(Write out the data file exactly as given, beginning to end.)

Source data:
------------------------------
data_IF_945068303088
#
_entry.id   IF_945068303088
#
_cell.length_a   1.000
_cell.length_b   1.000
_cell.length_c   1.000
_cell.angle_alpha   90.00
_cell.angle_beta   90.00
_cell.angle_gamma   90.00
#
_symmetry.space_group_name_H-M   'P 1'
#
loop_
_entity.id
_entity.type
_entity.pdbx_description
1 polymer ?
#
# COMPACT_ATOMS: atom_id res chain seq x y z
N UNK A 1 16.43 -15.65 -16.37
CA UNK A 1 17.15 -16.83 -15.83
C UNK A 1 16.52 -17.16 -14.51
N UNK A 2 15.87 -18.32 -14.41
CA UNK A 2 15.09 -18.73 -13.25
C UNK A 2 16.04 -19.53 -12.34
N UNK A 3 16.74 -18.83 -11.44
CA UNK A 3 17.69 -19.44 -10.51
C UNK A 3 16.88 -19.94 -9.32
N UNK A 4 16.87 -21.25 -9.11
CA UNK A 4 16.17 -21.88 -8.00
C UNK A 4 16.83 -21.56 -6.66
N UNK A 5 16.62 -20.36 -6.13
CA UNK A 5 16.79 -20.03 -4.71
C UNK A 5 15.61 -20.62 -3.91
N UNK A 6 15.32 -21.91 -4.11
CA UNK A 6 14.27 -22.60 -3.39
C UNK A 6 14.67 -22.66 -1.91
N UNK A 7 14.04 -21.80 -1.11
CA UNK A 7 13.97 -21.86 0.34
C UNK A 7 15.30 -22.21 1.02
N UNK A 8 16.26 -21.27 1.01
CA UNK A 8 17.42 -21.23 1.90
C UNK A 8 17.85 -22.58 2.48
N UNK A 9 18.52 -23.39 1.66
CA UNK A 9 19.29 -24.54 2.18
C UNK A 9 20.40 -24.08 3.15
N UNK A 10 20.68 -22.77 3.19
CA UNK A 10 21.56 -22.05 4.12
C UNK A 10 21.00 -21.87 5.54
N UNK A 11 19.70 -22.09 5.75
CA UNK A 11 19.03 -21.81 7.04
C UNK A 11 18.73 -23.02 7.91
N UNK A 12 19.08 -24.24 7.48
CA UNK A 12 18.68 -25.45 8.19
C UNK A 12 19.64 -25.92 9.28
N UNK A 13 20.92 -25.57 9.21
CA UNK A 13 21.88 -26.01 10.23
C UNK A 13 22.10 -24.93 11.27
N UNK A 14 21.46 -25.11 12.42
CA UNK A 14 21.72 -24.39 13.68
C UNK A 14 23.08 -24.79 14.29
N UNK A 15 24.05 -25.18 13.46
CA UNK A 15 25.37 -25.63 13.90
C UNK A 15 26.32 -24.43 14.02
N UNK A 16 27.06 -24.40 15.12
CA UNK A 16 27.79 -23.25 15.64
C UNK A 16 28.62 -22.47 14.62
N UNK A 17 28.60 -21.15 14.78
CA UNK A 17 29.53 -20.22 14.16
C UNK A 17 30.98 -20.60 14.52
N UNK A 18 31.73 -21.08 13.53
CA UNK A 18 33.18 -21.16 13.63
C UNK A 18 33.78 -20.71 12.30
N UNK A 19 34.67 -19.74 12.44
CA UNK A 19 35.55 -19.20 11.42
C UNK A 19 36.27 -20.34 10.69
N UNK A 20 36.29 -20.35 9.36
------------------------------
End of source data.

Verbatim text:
data_IF_945068303088
#
_entry.id   IF_945068303088
#
_cell.length_a   1.000
_cell.length_b   1.000
_cell.length_c   1.000
_cell.angle_alpha   90.00
_cell.angle_beta   90.00
_cell.angle_gamma   90.00
#
_symmetry.space_group_name_H-M   'P 1'
#
loop_
_entity.id
_entity.type
_entity.pdbx_description
1 polymer ?
#
# COMPACT_ATOMS: atom_id res chain seq x y z
N UNK A 1 16.43 -15.65 -16.37
CA UNK A 1 17.15 -16.83 -15.83
C UNK A 1 16.52 -17.16 -14.51
N UNK A 2 15.87 -18.32 -14.41
CA UNK A 2 15.09 -18.73 -13.25
C UNK A 2 16.04 -19.53 -12.34
N UNK A 3 16.74 -18.83 -11.44
CA UNK A 3 17.69 -19.44 -10.51
C UNK A 3 16.88 -19.94 -9.32
N UNK A 4 16.87 -21.25 -9.11
CA UNK A 4 16.17 -21.88 -8.00
C UNK A 4 16.83 -21.56 -6.66
N UNK A 5 16.62 -20.36 -6.13
CA UNK A 5 16.79 -20.03 -4.71
C UNK A 5 15.61 -20.62 -3.91
N UNK A 6 15.32 -21.91 -4.11
CA UNK A 6 14.27 -22.60 -3.39
C UNK A 6 14.67 -22.66 -1.91
N UNK A 7 14.04 -21.80 -1.11
CA UNK A 7 13.97 -21.86 0.34
C UNK A 7 15.30 -22.21 1.02
N UNK A 8 16.26 -21.27 1.01
CA UNK A 8 17.42 -21.23 1.90
C UNK A 8 17.85 -22.58 2.48
N UNK A 9 18.52 -23.39 1.66
CA UNK A 9 19.29 -24.54 2.18
C UNK A 9 20.40 -24.08 3.15
N UNK A 10 20.68 -22.77 3.19
CA UNK A 10 21.56 -22.05 4.12
C UNK A 10 21.00 -21.87 5.54
N UNK A 11 19.70 -22.09 5.75
CA UNK A 11 19.03 -21.81 7.04
C UNK A 11 18.73 -23.02 7.91
N UNK A 12 19.08 -24.24 7.48
CA UNK A 12 18.68 -25.45 8.19
C UNK A 12 19.64 -25.92 9.28
N UNK A 13 20.92 -25.57 9.21
CA UNK A 13 21.88 -26.01 10.23
C UNK A 13 22.10 -24.93 11.27
N UNK A 14 21.46 -25.11 12.42
CA UNK A 14 21.72 -24.39 13.68
C UNK A 14 23.08 -24.79 14.29
N UNK A 15 24.05 -25.18 13.46
CA UNK A 15 25.37 -25.63 13.90
C UNK A 15 26.32 -24.43 14.02
N UNK A 16 27.06 -24.40 15.12
CA UNK A 16 27.79 -23.25 15.64
C UNK A 16 28.62 -22.47 14.62
N UNK A 17 28.60 -21.15 14.78
CA UNK A 17 29.53 -20.22 14.16
C UNK A 17 30.98 -20.60 14.52
N UNK A 18 31.73 -21.08 13.53
CA UNK A 18 33.18 -21.16 13.63
C UNK A 18 33.78 -20.71 12.30
N UNK A 19 34.67 -19.74 12.44
CA UNK A 19 35.55 -19.20 11.42
C UNK A 19 36.27 -20.34 10.69
N UNK A 20 36.29 -20.35 9.36